Bank of Japan Gov. Toshihiko Fukui opposed the introduction of an inflation target when he assumed the post in March 2003, expressing doubt that monetary policy could affect prices by influencing public sentiment, according to the minutes of a policy meeting covering January to June 2003.
Opposing a proposal by then-Deputy Gov. Kazumasa Iwata, who called for the introduction of an inflation target at an extraordinary meeting on March 25, 2003, Fukui said monetary authorities would not be able to control market and consumer expectations so as to achieve price escalation.
The information comes from minutes released Wednesday.
The move contrasts with the decision by the bank to introduce a price target in January, after Shinzo Abe, who supports using an inflation target in seeking to beat deflation, became prime minister in December.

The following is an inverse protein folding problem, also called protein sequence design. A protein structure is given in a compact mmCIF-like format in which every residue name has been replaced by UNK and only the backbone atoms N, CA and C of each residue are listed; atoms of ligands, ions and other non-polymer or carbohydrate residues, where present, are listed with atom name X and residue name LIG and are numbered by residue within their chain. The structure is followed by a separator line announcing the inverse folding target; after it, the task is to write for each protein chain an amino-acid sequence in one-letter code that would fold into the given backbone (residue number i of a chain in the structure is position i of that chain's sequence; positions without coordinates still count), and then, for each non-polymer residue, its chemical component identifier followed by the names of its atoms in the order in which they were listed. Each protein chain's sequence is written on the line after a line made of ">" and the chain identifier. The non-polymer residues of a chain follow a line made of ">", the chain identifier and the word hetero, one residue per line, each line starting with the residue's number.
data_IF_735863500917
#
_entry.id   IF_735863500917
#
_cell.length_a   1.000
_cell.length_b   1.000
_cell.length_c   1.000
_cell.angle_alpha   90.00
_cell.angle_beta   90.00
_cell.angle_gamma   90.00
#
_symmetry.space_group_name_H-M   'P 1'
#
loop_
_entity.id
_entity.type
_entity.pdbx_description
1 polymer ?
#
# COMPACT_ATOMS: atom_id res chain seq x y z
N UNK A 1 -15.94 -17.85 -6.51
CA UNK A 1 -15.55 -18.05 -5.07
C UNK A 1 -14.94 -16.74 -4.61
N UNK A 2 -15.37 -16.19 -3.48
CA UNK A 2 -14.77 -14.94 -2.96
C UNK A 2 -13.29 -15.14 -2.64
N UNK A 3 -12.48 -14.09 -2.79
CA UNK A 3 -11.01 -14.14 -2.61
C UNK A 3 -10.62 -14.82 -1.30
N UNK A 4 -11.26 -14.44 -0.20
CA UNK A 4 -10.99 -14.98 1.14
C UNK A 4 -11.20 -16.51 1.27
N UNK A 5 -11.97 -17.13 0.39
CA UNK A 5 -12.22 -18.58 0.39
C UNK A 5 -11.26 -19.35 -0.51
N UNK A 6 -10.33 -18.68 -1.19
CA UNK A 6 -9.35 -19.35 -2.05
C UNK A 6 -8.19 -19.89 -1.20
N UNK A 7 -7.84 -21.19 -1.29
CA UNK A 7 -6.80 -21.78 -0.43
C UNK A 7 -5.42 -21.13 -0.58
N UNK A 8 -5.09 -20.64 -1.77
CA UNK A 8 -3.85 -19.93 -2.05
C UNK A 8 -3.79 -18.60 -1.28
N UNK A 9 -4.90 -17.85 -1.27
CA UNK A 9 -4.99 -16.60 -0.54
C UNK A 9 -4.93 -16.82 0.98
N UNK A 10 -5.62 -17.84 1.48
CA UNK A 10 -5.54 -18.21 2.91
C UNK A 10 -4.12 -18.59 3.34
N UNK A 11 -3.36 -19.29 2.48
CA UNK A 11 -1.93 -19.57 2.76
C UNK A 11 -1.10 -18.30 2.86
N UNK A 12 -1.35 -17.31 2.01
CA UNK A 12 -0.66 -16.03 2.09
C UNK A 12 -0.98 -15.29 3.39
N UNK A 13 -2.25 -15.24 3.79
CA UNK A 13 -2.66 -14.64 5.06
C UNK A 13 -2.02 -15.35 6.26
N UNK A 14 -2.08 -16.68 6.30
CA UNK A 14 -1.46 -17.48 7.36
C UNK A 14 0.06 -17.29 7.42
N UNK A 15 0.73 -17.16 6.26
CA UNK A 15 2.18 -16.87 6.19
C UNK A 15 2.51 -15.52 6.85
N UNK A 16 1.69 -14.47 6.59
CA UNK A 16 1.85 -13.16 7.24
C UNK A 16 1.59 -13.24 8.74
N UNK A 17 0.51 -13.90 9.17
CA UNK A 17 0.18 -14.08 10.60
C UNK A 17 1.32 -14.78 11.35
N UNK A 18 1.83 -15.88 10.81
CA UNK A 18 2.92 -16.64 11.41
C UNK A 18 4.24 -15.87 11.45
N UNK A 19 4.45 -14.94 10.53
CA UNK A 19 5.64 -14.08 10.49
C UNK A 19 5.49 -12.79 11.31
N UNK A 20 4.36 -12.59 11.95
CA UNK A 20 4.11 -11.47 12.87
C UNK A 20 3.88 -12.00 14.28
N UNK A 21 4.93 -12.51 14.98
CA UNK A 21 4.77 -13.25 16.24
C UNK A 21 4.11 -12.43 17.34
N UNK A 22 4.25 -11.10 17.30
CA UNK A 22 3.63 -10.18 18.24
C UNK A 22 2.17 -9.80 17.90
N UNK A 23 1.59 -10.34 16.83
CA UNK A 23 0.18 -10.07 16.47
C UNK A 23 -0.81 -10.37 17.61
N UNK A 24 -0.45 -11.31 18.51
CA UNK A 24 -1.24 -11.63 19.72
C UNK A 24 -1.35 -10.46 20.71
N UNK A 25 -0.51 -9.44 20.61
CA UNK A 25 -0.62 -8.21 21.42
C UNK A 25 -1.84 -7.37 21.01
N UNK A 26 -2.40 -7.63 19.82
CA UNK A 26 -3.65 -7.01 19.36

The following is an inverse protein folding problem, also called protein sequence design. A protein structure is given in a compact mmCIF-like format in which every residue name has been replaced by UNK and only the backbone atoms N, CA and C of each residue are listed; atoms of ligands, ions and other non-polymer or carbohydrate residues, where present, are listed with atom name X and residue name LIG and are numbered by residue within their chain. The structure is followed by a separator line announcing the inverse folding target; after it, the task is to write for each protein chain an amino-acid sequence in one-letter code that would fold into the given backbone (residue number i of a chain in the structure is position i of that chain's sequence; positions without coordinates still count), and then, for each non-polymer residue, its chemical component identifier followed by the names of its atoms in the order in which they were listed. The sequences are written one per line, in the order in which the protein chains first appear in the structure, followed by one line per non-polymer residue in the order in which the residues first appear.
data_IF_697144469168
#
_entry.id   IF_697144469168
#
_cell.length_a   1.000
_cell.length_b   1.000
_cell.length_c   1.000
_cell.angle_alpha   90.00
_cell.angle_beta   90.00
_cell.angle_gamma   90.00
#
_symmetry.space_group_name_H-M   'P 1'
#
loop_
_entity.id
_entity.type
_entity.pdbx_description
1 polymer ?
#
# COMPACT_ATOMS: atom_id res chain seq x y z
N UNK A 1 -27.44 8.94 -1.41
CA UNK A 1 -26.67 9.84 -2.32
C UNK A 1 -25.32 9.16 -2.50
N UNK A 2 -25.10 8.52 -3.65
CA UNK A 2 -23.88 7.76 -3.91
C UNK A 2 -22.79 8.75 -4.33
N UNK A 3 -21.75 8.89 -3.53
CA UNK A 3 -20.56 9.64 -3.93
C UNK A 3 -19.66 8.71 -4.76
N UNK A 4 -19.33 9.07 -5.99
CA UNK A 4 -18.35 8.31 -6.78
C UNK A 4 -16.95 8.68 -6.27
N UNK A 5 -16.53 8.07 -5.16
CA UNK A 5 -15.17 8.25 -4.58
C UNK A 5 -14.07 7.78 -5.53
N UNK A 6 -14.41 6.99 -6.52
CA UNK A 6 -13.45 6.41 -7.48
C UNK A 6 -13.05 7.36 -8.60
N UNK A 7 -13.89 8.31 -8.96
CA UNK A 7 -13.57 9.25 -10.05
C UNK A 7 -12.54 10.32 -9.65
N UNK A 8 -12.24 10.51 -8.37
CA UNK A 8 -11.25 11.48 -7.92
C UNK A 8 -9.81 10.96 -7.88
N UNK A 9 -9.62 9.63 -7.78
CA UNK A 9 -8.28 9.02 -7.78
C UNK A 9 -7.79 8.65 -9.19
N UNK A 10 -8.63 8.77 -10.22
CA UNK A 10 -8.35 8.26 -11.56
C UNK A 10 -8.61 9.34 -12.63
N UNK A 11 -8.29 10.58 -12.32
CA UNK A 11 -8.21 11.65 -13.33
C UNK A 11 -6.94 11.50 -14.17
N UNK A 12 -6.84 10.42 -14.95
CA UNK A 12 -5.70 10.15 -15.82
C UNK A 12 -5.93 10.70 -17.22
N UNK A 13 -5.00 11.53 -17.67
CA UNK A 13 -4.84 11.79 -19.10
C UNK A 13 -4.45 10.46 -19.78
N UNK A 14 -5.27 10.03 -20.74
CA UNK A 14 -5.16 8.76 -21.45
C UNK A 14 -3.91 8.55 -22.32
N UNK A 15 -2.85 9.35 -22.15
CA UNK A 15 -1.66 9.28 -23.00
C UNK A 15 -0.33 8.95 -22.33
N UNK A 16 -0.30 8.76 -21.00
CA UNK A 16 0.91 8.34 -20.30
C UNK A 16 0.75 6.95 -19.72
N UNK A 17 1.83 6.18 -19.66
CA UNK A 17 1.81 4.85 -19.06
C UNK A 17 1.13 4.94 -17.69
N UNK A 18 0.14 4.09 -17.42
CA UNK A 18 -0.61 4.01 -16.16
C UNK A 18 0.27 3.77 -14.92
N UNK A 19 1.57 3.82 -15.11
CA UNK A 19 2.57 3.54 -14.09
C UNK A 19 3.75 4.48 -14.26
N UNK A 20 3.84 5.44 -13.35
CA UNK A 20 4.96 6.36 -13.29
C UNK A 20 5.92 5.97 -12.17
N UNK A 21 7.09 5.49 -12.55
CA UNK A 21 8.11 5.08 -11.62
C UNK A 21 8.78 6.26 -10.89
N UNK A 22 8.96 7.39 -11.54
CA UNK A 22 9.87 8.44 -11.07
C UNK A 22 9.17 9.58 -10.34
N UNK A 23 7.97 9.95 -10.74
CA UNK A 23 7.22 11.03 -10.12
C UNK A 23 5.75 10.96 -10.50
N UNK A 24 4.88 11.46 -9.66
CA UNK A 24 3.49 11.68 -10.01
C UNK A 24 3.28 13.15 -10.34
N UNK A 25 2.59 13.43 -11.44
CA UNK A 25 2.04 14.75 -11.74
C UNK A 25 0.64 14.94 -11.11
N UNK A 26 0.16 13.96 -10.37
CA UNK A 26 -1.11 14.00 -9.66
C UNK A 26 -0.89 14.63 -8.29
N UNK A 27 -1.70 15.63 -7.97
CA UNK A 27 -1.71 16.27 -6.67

In April, current BOJ Gov. Haruhiko Kuroda decided on large-scale monetary easing steps featuring a doubling of the monetary base and boosting long-term government bond purchases in an attempt to exert influence on public expectations to move up actual prices.
At the extraordinary meeting in March 2003, Iwata, who was seen as one of the leading candidates to become BOJ governor in March this year, said the quantitative easing policy pursued by Fukui’s predecessor, Masaru Hayami, “lacked the power to overcome deflation.”
Iwata called for the introduction of a price target, asserting that monetary policy management “should focus on (setting) a goal” and that it is “essentially important to exert influence on expectations.”
Fukui said he felt “sympathetic” toward setting a final goal within the monetary policy from the perspective of securing transparency, but opposed it, as it would be difficult to use the monetary policy to intentionally heighten expectations to raise prices.
“I have a basic doubt that we cannot control expectations,” he said, according to the minutes.